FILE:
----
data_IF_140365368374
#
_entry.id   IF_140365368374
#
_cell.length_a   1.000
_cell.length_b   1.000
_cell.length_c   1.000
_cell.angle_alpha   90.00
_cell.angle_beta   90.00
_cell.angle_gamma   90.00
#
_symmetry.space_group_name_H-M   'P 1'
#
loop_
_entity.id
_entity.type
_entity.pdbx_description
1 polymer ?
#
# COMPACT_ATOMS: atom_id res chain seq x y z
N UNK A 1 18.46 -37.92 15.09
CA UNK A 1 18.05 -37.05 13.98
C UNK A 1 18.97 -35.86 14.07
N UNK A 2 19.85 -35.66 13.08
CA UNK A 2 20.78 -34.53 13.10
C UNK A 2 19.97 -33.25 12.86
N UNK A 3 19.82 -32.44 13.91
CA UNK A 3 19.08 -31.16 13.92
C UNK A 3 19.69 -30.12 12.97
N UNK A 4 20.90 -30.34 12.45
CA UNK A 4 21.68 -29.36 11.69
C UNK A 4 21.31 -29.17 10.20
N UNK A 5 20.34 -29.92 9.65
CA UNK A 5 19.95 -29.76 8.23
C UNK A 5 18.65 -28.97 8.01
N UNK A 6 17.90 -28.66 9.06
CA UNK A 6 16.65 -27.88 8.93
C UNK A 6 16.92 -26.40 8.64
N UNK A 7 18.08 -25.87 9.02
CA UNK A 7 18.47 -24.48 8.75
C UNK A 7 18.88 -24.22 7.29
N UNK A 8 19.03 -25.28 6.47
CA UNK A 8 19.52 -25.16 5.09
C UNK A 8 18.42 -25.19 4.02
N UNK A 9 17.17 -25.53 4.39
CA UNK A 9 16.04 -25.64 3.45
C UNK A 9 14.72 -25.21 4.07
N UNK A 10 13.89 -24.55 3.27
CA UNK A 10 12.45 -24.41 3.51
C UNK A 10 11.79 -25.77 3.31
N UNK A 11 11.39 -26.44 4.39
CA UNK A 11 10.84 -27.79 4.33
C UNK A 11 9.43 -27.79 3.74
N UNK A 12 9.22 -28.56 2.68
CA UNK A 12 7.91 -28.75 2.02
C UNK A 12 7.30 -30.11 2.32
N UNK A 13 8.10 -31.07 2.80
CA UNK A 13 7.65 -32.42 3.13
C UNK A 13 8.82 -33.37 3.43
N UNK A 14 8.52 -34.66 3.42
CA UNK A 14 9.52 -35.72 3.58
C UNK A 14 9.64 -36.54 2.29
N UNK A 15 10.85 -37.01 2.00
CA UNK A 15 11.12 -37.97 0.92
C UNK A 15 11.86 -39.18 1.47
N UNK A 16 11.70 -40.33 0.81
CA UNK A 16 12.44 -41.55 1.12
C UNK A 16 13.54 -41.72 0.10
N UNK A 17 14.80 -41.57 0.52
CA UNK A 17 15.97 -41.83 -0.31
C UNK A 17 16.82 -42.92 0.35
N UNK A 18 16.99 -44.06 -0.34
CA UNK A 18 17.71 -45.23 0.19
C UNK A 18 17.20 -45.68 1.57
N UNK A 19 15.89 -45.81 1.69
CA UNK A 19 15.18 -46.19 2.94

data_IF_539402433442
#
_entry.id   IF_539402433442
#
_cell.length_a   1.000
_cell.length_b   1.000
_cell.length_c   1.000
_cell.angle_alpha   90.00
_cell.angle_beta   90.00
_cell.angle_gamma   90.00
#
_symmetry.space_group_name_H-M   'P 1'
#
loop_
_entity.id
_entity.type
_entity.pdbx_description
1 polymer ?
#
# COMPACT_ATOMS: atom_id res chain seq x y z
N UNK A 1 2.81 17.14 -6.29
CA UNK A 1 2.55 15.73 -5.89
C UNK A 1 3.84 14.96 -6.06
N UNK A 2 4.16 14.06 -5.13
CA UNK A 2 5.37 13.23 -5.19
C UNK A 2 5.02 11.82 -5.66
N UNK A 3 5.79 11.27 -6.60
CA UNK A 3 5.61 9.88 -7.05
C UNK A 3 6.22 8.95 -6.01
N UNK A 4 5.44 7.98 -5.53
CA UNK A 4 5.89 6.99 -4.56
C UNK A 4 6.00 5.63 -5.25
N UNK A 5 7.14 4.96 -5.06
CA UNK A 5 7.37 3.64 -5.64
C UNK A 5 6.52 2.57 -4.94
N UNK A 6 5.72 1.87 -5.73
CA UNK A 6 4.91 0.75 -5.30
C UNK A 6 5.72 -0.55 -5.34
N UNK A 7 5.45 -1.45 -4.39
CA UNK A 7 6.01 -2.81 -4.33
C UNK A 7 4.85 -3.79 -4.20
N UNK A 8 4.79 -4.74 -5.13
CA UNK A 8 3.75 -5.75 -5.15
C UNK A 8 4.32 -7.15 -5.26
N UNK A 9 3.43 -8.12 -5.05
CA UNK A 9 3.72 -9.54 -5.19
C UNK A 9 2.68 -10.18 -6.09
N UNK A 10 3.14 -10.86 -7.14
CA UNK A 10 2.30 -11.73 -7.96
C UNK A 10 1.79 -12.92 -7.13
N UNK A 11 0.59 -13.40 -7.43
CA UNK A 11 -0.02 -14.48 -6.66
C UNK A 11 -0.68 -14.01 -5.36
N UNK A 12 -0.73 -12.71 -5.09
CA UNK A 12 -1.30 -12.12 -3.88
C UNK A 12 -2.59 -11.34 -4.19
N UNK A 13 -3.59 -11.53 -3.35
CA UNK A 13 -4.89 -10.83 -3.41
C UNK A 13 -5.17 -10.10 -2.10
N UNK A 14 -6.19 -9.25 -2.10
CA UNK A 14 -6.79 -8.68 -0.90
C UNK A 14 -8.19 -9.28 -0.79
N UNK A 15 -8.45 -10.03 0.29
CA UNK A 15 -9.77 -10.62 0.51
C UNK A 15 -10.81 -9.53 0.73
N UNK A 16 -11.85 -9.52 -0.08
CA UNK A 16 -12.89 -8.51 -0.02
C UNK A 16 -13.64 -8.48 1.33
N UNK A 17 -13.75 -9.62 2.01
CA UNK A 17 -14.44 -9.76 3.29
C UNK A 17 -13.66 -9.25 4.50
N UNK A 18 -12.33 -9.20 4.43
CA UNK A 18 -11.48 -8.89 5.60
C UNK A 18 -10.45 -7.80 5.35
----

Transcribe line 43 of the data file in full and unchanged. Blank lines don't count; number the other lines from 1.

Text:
CA UNK A 8 19.52 -25.16 5.09